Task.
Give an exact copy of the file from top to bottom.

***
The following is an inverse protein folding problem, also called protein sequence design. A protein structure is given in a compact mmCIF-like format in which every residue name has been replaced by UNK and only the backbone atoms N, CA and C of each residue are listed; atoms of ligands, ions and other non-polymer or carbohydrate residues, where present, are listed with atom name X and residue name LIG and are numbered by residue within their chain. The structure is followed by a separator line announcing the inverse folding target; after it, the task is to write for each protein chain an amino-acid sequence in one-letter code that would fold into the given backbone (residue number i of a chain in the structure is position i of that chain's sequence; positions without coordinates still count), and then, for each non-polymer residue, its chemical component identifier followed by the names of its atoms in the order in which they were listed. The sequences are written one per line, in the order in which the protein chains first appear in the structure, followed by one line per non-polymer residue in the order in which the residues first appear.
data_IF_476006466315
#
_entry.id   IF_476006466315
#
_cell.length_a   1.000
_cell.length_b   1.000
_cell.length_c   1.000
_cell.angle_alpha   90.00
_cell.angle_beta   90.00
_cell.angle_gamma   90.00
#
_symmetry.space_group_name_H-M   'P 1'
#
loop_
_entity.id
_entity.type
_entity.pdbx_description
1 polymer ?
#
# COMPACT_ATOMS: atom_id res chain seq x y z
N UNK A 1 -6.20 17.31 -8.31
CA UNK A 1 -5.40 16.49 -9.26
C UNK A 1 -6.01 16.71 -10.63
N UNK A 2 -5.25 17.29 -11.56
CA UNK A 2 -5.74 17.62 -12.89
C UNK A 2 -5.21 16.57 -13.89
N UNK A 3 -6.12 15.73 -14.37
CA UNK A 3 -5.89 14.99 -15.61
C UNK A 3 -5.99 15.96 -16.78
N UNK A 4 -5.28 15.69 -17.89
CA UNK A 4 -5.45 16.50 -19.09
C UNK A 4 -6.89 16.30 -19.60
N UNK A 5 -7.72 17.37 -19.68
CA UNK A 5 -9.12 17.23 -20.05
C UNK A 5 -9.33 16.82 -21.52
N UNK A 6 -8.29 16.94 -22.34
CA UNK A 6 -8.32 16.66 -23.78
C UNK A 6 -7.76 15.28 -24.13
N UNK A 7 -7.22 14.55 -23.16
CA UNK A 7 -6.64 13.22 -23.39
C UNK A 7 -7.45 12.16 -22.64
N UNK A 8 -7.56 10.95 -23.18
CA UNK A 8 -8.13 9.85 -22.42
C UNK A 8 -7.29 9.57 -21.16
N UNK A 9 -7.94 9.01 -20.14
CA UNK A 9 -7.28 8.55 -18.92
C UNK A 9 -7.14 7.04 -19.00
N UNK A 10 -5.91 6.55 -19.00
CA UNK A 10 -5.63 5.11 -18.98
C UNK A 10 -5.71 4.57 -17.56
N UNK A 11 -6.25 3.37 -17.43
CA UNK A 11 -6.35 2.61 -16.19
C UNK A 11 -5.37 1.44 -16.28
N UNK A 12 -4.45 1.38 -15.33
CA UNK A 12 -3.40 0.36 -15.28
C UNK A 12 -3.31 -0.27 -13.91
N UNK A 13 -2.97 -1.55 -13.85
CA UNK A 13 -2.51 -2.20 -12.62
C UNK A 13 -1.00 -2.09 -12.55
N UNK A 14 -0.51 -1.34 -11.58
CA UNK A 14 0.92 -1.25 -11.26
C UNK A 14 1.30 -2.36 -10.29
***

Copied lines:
The following is an inverse protein folding problem, also called protein sequence design. A protein structure is given in a compact mmCIF-like format in which every residue name has been replaced by UNK and only the backbone atoms N, CA and C of each residue are listed; atoms of ligands, ions and other non-polymer or carbohydrate residues, where present, are listed with atom name X and residue name LIG and are numbered by residue within their chain. The structure is followed by a separator line announcing the inverse folding target; after it, the task is to write for each protein chain an amino-acid sequence in one-letter code that would fold into the given backbone (residue number i of a chain in the structure is position i of that chain's sequence; positions without coordinates still count), and then, for each non-polymer residue, its chemical component identifier followed by the names of its atoms in the order in which they were listed. The sequences are written one per line, in the order in which the protein chains first appear in the structure, followed by one line per non-polymer residue in the order in which the residues first appear.
data_IF_476006466315
#
_entry.id   IF_476006466315
#
_cell.length_a   1.000
_cell.length_b   1.000
_cell.length_c   1.000
_cell.angle_alpha   90.00
_cell.angle_beta   90.00
_cell.angle_gamma   90.00
#
_symmetry.space_group_name_H-M   'P 1'
#
loop_
_entity.id
_entity.type
_entity.pdbx_description
1 polymer ?
#
# COMPACT_ATOMS: atom_id res chain seq x y z
N UNK A 1 -6.20 17.31 -8.31
CA UNK A 1 -5.40 16.49 -9.26
C UNK A 1 -6.01 16.71 -10.63
N UNK A 2 -5.25 17.29 -11.56
CA UNK A 2 -5.74 17.62 -12.89
C UNK A 2 -5.21 16.57 -13.89
N UNK A 3 -6.12 15.73 -14.37
CA UNK A 3 -5.89 14.99 -15.61
C UNK A 3 -5.99 15.96 -16.78
N UNK A 4 -5.28 15.69 -17.89
CA UNK A 4 -5.45 16.50 -19.09
C UNK A 4 -6.89 16.30 -19.60
N UNK A 5 -7.72 17.37 -19.68
CA UNK A 5 -9.12 17.23 -20.05
C UNK A 5 -9.33 16.82 -21.52
N UNK A 6 -8.29 16.94 -22.34
CA UNK A 6 -8.32 16.66 -23.78
C UNK A 6 -7.76 15.28 -24.13
N UNK A 7 -7.22 14.55 -23.16
CA UNK A 7 -6.64 13.22 -23.39
C UNK A 7 -7.45 12.16 -22.64
N UNK A 8 -7.56 10.95 -23.18
CA UNK A 8 -8.13 9.85 -22.42
C UNK A 8 -7.29 9.57 -21.16
N UNK A 9 -7.94 9.01 -20.14
CA UNK A 9 -7.28 8.55 -18.92
C UNK A 9 -7.14 7.04 -19.00
N UNK A 10 -5.91 6.55 -19.00
CA UNK A 10 -5.63 5.11 -18.98
C UNK A 10 -5.71 4.57 -17.56
N UNK A 11 -6.25 3.37 -17.43
CA UNK A 11 -6.35 2.61 -16.19
C UNK A 11 -5.37 1.44 -16.28
N UNK A 12 -4.45 1.38 -15.33
CA UNK A 12 -3.40 0.36 -15.28
C UNK A 12 -3.31 -0.27 -13.91
N UNK A 13 -2.97 -1.55 -13.85
CA UNK A 13 -2.51 -2.20 -12.62
C UNK A 13 -1.00 -2.09 -12.55
N UNK A 14 -0.51 -1.34 -11.58
CA UNK A 14 0.92 -1.25 -11.26
C UNK A 14 1.30 -2.36 -10.29